By Ralph C. Muldrow, RA
Historic Charleston, SC, has weathered more than its share of traumas since its founding in 1670. The city has survived numerous fires, frequent hurricanes, bombardments, a major earthquake and a hot, humid climate. Like many southern cities, Charleston experienced burgeoning growth in the post-World War II era, not only because of the Naval Yard as an employer but also, importantly, because of the new availability of air conditioning that facilitated growth throughout the South, although at the price of increased energy use.
All along the way, Charleston's ethos has been intertwined with the veneration of the past, especially the architecture. The seal of the city has a Latin phrase that translates, "She guards her buildings, manners and laws." Charleston created the first historic district in America in 1931, and continues to stringently guard the buildings of the old and historic district. Protecting the historic buildings is a sustainable practice, utilizing the 'embodied energy' that it took in terms of materials and labor to build and maintain this sought-after historic city.
Of course, the buildings do present a range of styles, but the pervasive typology is that of the single house. In the 18th and 19th centuries, the single house was the dominant typology. The plan has the narrow end facing the street with a false door which leads to a real front door half way down the side of the house. This was greatly augmented by about 1800 when the false door became the entryway to a long, often double-height side porch, called a 'piazza' in Charleston.
We find this floor plan recurring from the Georgian period, through the Adam (Federal) Style, the Greek Revival Style, Victorian styles, etc., but in all of these exotic garbs the floor plan, fenestration and formality remain constant, with only a few elements giving the house a discernable 'style.' The distinct urbanism created by the repetition of the single house is a very sustainable model in and of itself.
The survival of the underlying form of the single house over large areas of the city is an embedded 'sustainable' urban form. These older blocks provide a syncopated rhythm to the street, with the sustained intervals of house, piazza, garden, house, piazza, garden, etc.
Post-Bellum Charleston was not a prosperous place.
The local saying was, "too poor to paint, to proud to whitewash." Yet these weathered remainders of times gone by largely remained standing. Thus in the 1920s there was a phenomenon now called 'the Charleston Renaissance,' wherein the crumbled stucco and naked wood siding of the day became a tourism magnet. Spurring this movement were the evocative etchings of Elizabeth O'Neill Verner, the lyricism of "Porgy and Bess," and even the African-American derived dance, "The Charleston," with its raw energy.
It was in that era that many gardens were designed for the single houses – beautiful parterres with shaped boxwoods and trellises. This glorious layer veils the truth about these back yards, which historically usually functioned as 'urban plantations,' with cows and hogs and chickens raised at the homes.
This 'weathered city' utilized her unique, long-standing architectural layout of houses turned longways into their sites to create a shelter appropriate to the climate. The piazzas all face south and west, which allows them to catch prevailing breezes and allows for the shading of windows when the sun is high in the summer. And in winter the sunbeams drench the house with much needed warmth.
There is a 'louver effect' in which the houses themselves provide shade to the neighboring house and/or garden, just as the louvers of a vent shade each other. The side garden also functioned as a firebreak.
The formal fenestration allows for numerous windows on the south and west sides of the house (facing the prevailing breeze) which feed the few windows (mostly in the staircase) of the north-facing side, allowing for cooling breezes through the single room depth of the house. And despite earnest attempts by the government throughout Charleston's history to require the use of brick for fire resistance, many houses are wood frame, clapboarded houses built originally with no insulation to allow cooling air movement within their walls. Even the chimney stacks, which facilitate air movement, aided in cooling the single house in the summer.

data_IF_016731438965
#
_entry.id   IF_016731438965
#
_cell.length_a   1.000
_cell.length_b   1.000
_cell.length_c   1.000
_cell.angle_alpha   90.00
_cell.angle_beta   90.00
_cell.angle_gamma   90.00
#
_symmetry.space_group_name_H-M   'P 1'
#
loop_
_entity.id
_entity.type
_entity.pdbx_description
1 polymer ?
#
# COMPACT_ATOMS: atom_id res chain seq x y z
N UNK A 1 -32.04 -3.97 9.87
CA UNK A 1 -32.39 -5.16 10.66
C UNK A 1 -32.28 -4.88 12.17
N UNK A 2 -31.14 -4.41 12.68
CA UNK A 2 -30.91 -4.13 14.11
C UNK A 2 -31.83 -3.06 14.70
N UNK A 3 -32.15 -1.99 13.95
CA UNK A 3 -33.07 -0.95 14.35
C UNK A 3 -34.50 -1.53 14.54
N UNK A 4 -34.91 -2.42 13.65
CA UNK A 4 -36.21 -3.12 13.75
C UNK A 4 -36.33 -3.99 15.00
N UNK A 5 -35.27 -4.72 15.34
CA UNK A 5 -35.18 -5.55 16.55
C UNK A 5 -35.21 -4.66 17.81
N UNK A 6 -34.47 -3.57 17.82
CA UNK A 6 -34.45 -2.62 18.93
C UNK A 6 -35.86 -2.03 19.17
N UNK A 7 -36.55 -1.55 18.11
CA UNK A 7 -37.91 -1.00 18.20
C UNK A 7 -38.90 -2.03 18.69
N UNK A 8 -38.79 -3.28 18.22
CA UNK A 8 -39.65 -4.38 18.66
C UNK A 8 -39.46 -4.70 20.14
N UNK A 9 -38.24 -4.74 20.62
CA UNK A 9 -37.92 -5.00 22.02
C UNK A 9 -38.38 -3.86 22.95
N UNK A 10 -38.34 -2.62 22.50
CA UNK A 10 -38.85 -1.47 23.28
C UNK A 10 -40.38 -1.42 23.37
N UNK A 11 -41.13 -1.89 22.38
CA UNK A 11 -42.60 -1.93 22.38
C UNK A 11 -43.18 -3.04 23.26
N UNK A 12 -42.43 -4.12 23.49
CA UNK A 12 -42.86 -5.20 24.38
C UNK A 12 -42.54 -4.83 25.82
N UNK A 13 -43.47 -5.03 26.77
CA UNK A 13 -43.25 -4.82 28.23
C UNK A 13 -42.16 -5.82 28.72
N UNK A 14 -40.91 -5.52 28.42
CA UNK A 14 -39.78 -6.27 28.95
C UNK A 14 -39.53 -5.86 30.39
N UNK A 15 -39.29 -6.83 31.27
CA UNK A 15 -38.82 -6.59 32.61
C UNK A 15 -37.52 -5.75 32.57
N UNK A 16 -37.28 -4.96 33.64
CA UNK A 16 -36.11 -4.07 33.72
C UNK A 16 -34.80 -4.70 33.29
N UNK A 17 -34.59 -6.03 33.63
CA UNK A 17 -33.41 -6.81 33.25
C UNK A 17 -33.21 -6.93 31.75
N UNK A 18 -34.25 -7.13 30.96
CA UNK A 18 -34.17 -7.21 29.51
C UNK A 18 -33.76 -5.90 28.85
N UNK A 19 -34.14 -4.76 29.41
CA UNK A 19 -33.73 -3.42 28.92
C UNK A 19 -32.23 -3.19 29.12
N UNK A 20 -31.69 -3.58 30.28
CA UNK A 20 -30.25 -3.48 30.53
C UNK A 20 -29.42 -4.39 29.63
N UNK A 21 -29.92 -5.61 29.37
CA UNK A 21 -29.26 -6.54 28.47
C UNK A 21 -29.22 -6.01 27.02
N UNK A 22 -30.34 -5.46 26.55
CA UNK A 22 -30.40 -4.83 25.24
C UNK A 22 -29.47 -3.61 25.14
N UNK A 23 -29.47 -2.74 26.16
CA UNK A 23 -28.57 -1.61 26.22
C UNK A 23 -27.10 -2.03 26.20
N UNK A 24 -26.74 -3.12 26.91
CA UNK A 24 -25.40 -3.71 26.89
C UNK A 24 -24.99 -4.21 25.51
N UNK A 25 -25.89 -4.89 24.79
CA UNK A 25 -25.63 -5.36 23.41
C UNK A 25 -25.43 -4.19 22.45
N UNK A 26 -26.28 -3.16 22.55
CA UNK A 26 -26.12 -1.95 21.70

For the purposes of this study, "sustainability" will be defined as an approach to construction that strives for efficiency in its use of energy, water and other resources. It is also an approach that favors occupant health and improved employee productivity, and it strives to reduce waste, pollution and environmental degradation.
Green products are those that further the cause of sustainability through recycling and low environmental impacts. Even green products may cause some friction with sustainable building. For example, should one buy a 'green' adhesive product from California? Or should you instead purchase a normal adhesive locally, saving the carbon footprint associated with the transportation of the product, and promoting the economic health of the community? Should you buy the adhesive product at a national chain store like Home Depot for a slightly lower price than the locally owned building supply store, or should you pay the extra money to sustain the viability of a local company?
Now add to the equation a host of preservation issues involved in a building rehabilitation project and other questions arise. The preservation approach to a significant historic building would be to save as much of the extant fabric as possible, or to agree on a period of significance to aim for in the course of making rehabilitation decisions. Which priority trumps the other? This inevitably differs from one project to the next.
Preservation approaches include issues that are less quantifiable but just as important in their own right. For instance, aesthetic considerations may not be optimizing energy use but may instead be highly important for the perpetuation of a building, avoiding demolition, which negates all of the embodied energy in such a structure.
The same goes for significance. For instance, a plain cinderblock structure may be an iconic talisman for the civil rights movement. Should we load up the roof with photovoltaic panels to lower the use of electricity, or will that be an unacceptable incursion on the historic structure?
#93 and #97 Broad Street